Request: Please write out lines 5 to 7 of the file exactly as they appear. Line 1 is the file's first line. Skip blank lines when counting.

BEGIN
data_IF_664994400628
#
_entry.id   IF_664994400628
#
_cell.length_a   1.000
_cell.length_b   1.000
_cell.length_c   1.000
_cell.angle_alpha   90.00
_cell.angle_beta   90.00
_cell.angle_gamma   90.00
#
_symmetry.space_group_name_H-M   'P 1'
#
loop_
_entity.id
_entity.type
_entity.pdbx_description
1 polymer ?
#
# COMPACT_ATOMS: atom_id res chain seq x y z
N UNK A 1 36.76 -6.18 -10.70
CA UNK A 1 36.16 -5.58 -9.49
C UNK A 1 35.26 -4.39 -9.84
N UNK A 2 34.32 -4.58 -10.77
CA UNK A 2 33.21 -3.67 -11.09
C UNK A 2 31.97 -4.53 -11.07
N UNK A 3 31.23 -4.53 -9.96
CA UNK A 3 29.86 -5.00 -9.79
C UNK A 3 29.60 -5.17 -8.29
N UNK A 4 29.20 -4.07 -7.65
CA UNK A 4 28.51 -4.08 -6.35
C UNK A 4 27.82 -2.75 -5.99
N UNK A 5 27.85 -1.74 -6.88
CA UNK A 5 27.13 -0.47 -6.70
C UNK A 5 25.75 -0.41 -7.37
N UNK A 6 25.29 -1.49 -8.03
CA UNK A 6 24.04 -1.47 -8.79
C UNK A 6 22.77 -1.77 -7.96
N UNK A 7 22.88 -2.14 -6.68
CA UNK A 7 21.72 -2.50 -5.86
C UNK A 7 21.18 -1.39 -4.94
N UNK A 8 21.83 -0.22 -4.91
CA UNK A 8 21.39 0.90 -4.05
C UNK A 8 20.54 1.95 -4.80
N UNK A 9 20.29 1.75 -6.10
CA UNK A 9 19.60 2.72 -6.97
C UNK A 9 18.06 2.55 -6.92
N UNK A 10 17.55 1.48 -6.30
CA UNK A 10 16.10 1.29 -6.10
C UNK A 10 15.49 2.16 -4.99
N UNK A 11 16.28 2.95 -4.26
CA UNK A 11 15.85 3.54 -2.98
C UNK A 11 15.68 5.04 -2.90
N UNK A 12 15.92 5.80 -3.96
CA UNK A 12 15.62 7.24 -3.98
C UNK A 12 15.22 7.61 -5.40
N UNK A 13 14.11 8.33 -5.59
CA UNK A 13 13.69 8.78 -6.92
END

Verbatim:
_cell.length_a   1.000
_cell.length_b   1.000
_cell.length_c   1.000